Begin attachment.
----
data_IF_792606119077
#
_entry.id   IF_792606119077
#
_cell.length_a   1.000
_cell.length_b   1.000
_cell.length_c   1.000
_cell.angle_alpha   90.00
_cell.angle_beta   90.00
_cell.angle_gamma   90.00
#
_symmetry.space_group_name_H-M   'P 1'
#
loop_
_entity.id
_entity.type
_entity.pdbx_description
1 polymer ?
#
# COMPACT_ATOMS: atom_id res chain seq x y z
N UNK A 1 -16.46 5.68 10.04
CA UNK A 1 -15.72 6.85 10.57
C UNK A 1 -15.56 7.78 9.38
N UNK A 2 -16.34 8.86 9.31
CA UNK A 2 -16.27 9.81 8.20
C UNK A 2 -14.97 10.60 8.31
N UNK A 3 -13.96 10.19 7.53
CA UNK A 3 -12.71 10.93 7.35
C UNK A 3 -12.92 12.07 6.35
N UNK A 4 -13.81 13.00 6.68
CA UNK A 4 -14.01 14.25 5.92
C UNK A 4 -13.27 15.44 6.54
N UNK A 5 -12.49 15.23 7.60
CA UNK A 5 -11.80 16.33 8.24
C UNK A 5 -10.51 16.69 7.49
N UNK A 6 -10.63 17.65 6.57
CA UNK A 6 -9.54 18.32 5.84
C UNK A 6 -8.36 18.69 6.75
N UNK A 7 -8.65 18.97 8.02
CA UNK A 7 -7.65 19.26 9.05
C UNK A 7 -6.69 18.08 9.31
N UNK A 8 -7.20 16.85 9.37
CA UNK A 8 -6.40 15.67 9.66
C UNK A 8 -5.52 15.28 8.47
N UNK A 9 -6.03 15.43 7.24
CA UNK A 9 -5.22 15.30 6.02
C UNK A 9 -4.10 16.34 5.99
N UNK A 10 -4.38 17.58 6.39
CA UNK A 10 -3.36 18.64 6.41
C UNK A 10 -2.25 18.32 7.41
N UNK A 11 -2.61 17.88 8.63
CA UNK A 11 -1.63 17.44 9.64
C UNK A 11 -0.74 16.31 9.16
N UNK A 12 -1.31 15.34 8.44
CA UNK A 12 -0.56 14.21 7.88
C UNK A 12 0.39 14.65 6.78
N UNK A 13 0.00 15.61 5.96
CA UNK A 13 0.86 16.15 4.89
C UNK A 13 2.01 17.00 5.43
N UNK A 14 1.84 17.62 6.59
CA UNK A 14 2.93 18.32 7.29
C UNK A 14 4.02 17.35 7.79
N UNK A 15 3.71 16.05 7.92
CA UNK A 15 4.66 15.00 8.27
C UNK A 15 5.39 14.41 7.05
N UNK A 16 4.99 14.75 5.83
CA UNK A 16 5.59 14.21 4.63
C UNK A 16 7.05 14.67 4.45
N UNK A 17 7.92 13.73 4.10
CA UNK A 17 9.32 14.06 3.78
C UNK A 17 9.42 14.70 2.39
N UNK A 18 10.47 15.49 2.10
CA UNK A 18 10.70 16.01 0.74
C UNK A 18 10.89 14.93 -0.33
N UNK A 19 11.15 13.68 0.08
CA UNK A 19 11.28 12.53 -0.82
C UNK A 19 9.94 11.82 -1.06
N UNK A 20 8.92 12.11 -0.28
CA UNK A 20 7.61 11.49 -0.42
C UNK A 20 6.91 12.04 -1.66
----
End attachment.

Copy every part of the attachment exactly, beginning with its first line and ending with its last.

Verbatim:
data_IF_792606119077
#
_entry.id   IF_792606119077
#
_cell.length_a   1.000
_cell.length_b   1.000
_cell.length_c   1.000
_cell.angle_alpha   90.00
_cell.angle_beta   90.00
_cell.angle_gamma   90.00
#
_symmetry.space_group_name_H-M   'P 1'
#
loop_
_entity.id
_entity.type
_entity.pdbx_description
1 polymer ?
#
# COMPACT_ATOMS: atom_id res chain seq x y z
N UNK A 1 -16.46 5.68 10.04
CA UNK A 1 -15.72 6.85 10.57
C UNK A 1 -15.56 7.78 9.38
N UNK A 2 -16.34 8.86 9.31
CA UNK A 2 -16.27 9.81 8.20
C UNK A 2 -14.97 10.60 8.31
N UNK A 3 -13.96 10.19 7.53
CA UNK A 3 -12.71 10.93 7.35
C UNK A 3 -12.92 12.07 6.35
N UNK A 4 -13.81 13.00 6.68
CA UNK A 4 -14.01 14.25 5.92
C UNK A 4 -13.27 15.44 6.54
N UNK A 5 -12.49 15.23 7.60
CA UNK A 5 -11.80 16.33 8.24
C UNK A 5 -10.51 16.69 7.49
N UNK A 6 -10.63 17.65 6.57
CA UNK A 6 -9.54 18.32 5.84
C UNK A 6 -8.36 18.69 6.75
N UNK A 7 -8.65 18.97 8.02
CA UNK A 7 -7.65 19.26 9.05
C UNK A 7 -6.69 18.08 9.31
N UNK A 8 -7.20 16.85 9.37
CA UNK A 8 -6.40 15.67 9.66
C UNK A 8 -5.52 15.28 8.47
N UNK A 9 -6.03 15.43 7.24
CA UNK A 9 -5.22 15.30 6.02
C UNK A 9 -4.10 16.34 5.99
N UNK A 10 -4.38 17.58 6.39
CA UNK A 10 -3.36 18.64 6.41
C UNK A 10 -2.25 18.32 7.41
N UNK A 11 -2.61 17.88 8.63
CA UNK A 11 -1.63 17.44 9.64
C UNK A 11 -0.74 16.31 9.16
N UNK A 12 -1.31 15.34 8.44
CA UNK A 12 -0.56 14.21 7.88
C UNK A 12 0.39 14.65 6.78
N UNK A 13 0.00 15.61 5.96
CA UNK A 13 0.86 16.15 4.89
C UNK A 13 2.01 17.00 5.43
N UNK A 14 1.84 17.62 6.59
CA UNK A 14 2.93 18.32 7.29
C UNK A 14 4.02 17.35 7.79
N UNK A 15 3.71 16.05 7.92
CA UNK A 15 4.66 15.00 8.27
C UNK A 15 5.39 14.41 7.05
N UNK A 16 4.99 14.75 5.83
CA UNK A 16 5.59 14.21 4.63
C UNK A 16 7.05 14.67 4.45
N UNK A 17 7.92 13.73 4.10
CA UNK A 17 9.32 14.06 3.78
C UNK A 17 9.42 14.70 2.39
N UNK A 18 10.47 15.49 2.10
CA UNK A 18 10.70 16.01 0.74
C UNK A 18 10.89 14.93 -0.33
N UNK A 19 11.15 13.68 0.08
CA UNK A 19 11.28 12.53 -0.82
C UNK A 19 9.94 11.82 -1.06
N UNK A 20 8.92 12.11 -0.28
CA UNK A 20 7.61 11.49 -0.42
C UNK A 20 6.91 12.04 -1.66